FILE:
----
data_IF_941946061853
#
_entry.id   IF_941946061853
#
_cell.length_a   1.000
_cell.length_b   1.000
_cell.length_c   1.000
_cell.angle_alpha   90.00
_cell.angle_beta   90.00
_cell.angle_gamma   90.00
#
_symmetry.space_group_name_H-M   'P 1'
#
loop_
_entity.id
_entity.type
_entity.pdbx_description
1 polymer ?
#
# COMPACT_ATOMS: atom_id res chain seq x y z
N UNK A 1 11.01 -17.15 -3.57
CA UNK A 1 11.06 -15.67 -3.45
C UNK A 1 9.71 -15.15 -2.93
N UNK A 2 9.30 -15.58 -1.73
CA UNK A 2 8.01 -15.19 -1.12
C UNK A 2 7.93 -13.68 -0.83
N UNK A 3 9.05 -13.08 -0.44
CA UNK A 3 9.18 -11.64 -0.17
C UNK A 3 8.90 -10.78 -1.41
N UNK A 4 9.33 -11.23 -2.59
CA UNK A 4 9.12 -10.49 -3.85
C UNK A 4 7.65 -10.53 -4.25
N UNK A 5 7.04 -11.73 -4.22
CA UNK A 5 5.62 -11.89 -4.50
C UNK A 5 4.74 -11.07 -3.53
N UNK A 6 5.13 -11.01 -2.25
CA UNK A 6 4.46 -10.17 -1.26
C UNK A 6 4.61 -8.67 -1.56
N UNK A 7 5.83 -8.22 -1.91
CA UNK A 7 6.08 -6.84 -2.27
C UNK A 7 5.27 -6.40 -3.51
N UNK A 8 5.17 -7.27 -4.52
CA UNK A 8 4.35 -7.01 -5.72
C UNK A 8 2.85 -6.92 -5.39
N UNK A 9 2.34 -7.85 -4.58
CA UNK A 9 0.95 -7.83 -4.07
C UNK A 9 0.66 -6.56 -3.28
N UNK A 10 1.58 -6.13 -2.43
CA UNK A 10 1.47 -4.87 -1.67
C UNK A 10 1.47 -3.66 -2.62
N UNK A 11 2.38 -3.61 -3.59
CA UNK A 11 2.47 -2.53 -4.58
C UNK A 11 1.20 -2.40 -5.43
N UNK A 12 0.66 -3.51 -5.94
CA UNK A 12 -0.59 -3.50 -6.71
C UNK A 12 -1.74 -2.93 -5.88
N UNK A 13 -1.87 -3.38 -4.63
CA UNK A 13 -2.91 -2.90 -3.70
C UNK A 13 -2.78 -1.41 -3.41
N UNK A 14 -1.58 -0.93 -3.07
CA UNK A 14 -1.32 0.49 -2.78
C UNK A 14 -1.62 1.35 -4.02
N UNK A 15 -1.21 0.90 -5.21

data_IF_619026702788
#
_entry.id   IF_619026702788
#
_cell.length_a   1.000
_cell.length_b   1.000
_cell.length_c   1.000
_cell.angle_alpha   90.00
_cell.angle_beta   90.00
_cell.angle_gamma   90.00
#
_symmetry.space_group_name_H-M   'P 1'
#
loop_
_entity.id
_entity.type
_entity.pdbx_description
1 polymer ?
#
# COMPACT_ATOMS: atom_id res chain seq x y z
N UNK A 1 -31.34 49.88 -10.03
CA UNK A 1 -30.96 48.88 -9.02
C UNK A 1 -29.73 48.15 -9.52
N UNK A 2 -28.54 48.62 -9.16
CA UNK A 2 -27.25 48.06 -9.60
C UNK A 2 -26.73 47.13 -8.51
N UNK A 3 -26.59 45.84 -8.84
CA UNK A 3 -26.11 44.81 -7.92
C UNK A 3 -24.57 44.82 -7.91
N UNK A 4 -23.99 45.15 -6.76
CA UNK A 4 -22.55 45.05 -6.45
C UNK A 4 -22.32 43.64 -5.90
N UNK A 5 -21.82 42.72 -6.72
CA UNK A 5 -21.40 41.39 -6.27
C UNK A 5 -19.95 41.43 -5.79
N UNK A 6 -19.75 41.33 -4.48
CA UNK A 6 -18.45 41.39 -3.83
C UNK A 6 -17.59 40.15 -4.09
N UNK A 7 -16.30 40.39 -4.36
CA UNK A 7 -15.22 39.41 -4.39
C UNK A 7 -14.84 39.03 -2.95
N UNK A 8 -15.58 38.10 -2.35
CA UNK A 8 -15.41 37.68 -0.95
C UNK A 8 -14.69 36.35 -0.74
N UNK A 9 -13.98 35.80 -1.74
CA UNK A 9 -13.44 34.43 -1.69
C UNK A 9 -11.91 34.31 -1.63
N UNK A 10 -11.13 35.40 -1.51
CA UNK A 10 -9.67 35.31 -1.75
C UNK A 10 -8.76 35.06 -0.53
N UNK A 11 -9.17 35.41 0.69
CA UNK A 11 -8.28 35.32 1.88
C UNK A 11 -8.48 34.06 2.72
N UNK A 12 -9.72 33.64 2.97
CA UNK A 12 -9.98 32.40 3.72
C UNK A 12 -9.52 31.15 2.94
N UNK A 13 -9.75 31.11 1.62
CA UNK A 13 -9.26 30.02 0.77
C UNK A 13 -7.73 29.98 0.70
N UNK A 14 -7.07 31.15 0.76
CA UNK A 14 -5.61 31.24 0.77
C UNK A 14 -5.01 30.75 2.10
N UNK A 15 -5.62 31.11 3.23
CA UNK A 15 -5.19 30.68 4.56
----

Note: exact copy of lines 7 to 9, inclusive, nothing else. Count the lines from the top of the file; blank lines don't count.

_cell.length_c   1.000
_cell.angle_alpha   90.00
_cell.angle_beta   90.00